In particular, investor attention on freedom of association and collective bargaining is rising, as the vote at Amazon and another well-supported proposal at Starbucks this year both indicate. The Amazon proposal was the only one to be supported by all of the 14 managers and asset owners in our review who disclosed their votes—including a mixture of state investment funds from both pro- and anti-ESG states.

Notably, all four of these proposals are similar to four resolutions filed at Amazon’s 2022 shareholder meeting, where they also gained the support of more than 40% of the company’s independent shareholders. Average adjusted support for the four proposals has fallen slightly from 49% to 43% year-on-year, but it appears that many shareholders believe greater transparency on these matters is of benefit. Our selection of 14 asset managers and asset owners often mention that such measures benefit shareholders by enabling them to “assess the company’s management of related risks and opportunities for improvement.”

Proposals requesting reporting on gender and racial pay gaps, tax transparency, lobbying, and packaging materials, and new policies on employee-director nominations, also returned to Amazon’s proxy card for a second year running. All these proposals gained more than 20% independent shareholder support, as did a new request for reporting on climate-related stakeholder impacts.

Low Support for Highly Specific Asks

Last year saw an increase in the absolute number of shareholder resolutions, as well as the number of those asset managers dismissed as “overly prescriptive.” The trend towards highly specific asks in shareholder resolutions appears to be continuing, and is noticeable among the eight resolutions on Amazon’s 2023 proxy card that failed to obtain the backing of 20% of the company’s independent shareholders.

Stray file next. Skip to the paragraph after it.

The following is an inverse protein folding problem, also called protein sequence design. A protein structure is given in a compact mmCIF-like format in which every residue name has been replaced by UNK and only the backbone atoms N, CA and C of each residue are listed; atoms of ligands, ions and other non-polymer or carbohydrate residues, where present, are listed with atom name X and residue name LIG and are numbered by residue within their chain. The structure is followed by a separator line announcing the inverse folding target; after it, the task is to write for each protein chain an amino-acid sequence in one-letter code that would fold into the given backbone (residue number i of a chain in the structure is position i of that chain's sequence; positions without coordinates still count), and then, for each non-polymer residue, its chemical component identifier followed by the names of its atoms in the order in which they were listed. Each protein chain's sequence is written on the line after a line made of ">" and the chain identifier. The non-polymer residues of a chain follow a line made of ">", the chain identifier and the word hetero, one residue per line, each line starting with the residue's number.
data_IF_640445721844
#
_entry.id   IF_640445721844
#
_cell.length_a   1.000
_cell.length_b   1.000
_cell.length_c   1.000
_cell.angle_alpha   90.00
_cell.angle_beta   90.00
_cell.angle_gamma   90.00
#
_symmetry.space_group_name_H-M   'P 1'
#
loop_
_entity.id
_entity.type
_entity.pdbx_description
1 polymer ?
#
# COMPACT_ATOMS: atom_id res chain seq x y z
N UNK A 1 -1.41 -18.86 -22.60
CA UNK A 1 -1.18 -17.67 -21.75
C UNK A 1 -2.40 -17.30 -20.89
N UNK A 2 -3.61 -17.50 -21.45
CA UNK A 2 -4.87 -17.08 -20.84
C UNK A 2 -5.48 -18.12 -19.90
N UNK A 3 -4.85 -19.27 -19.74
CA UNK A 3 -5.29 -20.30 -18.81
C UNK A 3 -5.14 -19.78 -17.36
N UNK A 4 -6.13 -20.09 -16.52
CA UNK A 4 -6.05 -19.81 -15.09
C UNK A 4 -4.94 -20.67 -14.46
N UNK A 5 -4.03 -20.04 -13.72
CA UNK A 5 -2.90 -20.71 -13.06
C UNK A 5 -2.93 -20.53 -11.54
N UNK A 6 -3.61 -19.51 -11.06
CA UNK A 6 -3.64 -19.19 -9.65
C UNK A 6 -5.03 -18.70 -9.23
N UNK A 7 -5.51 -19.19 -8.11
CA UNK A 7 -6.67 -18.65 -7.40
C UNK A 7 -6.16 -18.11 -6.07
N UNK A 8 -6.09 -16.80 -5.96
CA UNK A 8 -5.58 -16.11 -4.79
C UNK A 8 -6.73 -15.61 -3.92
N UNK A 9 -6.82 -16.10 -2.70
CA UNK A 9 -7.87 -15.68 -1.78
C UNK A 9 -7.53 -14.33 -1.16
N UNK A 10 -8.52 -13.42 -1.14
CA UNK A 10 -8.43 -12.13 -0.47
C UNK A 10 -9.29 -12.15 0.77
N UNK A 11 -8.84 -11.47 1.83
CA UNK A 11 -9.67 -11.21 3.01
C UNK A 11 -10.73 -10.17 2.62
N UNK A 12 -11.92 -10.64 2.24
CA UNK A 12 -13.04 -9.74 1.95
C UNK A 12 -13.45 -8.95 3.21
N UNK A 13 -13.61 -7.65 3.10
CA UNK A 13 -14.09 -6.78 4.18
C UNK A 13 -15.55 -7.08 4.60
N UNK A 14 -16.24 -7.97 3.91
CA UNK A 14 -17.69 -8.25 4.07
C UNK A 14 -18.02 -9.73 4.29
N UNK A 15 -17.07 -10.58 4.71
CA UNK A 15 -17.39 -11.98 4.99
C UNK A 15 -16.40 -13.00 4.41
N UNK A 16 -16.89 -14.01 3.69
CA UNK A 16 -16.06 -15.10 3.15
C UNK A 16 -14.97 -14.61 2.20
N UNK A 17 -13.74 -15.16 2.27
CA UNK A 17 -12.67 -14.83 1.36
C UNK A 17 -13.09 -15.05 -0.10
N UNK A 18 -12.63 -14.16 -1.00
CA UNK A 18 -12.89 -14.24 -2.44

Exhibit 3

Several of the asset managers and asset owners we reviewed commented that the proposals were either “onerous” or “prescriptive”, not in shareholders interests, or that Amazon’s existing reporting, oversight and controls were sufficient in these matters.

What Does This Mean for Amazon Shareholders, and Stakeholders?

All in all, we can gather three key takeaways from Amazon’s shareholder meeting that read across to the 2023 proxy season as a whole.

  1. Shareholders’ focus on value creation, aligned incentives, and appropriate oversight remains as strong as ever. There is increasing willingness to hold individual directors accountable for perceived shortcomings.
  2. Shareholder proposals requesting additional insight into how companies are managing material ESG risks continue to be well supported, as they allow investors to make prudent, long-term decisions about where to invest their capital.
  3. Proposals that seek information not material to shareholders’ interests or already provided by companies, and those that demand that management take highly specific actions continue to be poorly supported.

As the proxy season wraps up in June, we will soon have a better idea of exactly how these trends will shape the corporate agenda, and shareholders topics of engagement with companies, in the coming year.



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Securities Mentioned in Article

Security NamePriceChange (%)Morningstar Rating Inc182.55 USD-0.32Rating

About Author

Lindsey Stewart  Lindsey Stewart is Morningstar’s director of investment stewardship research.